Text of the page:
Kratz may be best known for prosecuting Steven Avery in the 2005 killing of Teresa Halbach, a 25-year-old photographer. The case won national attention because Avery had spent 18 years behind bars for a rape he did not commit in a separate case before DNA evidence implicated someone else. Kratz received glowing media attention and flirted with a run for Congress in 2008.
Last year, around the time he was texting Van Groll, Kratz was back in the spotlight for prosecuting a woman who worked with others to lure a boyfriend to a hotel room and glued his penis to his stomach as revenge for his cheating.
In the interview, Kratz said he was proud he helped achieve legislation creating the first-of-its-kind crime victims' board and that he had dedicated his career to their cause.
"I wrote the law on crime victims in Wisconsin," he said, pointing to a picture of him with former Gov. Tommy Thompson signing that law. "That's the irony here."
A spokeswoman said the board has not received a complaint about Kratz and is not investigating his conduct toward Van Groll.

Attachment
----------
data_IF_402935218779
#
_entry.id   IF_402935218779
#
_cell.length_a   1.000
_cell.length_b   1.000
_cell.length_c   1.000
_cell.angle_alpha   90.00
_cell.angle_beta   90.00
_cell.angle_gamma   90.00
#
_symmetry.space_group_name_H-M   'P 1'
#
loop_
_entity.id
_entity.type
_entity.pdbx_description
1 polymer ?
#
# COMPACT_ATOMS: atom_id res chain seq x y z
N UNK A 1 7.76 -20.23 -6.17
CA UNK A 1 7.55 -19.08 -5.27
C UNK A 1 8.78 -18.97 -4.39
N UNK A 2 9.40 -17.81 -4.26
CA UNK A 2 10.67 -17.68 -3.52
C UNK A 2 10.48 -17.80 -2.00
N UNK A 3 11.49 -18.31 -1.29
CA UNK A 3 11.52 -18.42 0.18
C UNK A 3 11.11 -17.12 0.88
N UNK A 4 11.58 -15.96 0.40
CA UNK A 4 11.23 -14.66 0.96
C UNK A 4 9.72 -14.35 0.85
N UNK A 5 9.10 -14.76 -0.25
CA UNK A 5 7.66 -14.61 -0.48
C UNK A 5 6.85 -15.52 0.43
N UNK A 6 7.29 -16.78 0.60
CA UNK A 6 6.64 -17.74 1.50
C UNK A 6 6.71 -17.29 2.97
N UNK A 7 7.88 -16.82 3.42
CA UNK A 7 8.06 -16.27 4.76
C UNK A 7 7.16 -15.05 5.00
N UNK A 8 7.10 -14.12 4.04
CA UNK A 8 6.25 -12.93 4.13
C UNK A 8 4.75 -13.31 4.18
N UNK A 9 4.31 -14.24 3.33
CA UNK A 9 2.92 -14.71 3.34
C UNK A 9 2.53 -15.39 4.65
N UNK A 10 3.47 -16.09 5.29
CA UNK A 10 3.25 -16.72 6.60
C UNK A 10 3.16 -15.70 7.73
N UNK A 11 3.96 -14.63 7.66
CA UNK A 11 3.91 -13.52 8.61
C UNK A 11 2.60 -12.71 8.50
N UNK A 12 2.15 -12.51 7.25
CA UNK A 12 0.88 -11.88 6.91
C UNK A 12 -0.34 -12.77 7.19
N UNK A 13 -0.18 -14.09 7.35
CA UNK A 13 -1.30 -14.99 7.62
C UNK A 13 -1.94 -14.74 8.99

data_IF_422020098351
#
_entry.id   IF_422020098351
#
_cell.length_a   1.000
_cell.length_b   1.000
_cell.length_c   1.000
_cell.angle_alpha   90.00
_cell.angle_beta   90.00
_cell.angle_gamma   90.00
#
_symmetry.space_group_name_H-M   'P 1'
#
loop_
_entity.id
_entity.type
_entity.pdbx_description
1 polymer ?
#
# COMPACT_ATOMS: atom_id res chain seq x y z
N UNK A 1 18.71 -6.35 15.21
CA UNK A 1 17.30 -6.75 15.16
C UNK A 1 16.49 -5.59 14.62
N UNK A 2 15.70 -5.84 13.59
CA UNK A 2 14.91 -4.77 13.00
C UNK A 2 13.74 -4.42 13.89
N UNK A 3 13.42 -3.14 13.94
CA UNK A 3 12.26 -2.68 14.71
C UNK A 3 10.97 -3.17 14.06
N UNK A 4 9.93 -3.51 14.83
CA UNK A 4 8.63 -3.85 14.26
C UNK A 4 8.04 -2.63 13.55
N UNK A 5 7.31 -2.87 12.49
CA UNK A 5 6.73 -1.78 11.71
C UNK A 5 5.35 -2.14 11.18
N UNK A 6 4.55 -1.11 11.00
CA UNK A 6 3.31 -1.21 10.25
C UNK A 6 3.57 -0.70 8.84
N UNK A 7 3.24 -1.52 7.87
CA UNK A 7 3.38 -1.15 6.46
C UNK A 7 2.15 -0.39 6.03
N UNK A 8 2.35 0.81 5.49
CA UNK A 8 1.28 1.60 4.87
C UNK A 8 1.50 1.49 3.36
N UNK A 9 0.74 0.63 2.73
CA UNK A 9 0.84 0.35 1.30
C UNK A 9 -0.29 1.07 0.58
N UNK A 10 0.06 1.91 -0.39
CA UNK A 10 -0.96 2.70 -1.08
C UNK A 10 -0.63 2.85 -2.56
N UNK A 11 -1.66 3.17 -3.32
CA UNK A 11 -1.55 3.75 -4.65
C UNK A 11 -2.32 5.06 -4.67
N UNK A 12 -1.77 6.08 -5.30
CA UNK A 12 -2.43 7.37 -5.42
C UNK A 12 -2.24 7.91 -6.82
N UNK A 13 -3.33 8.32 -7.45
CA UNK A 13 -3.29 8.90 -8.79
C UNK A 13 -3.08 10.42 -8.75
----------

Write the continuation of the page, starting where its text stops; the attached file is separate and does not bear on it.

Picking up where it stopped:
Kratz cited an undisclosed conflict of interest in stepping away from the abuse case after Van Groll reported the text messages, court records show. An assistant state attorney general acted as special prosecutor and won a conviction on one felony count of strangulation against the man, Shannon Konitzer.
Van Groll said Kratz sent the first text minutes after she left his office, where he had interviewed her about the case.
He said it was nice talking and "you have such potential," signing the message "KEN (your favorite DA)." Twenty minutes later, he added, "I wish you weren't one of this office's clients. You'd be a cool person to know!" But he quickly tried to start a relationship and told her to keep quiet about the texts.
Van Groll at first was polite, saying Kratz was "a nice person" and thanking him for praise. By the second day, she responded with answers such as "dono" or "no." Kratz questioned whether her "low self-esteem" was to blame for the lack of interest.
"I'm serious! I'm the atty. I have the $350,000 house. I have the 6-figure career. You may be the tall, young, hot nymph, but I am the prize!" he texted.
Kratz told her the relationship would unfold slow enough for "Shannon's case to get done." "Remember it would have to be special enough to risk all," he wrote.
Van Groll said she went to police after the messages started becoming "kind of vulgar." She provided copies of 30 messages and her responses, which the department released in response to an AP request.
"Stephanie feels afraid that if she doesn't do what he wants Kratz will throw out her whole case," an officer who interviewed Van Groll wrote.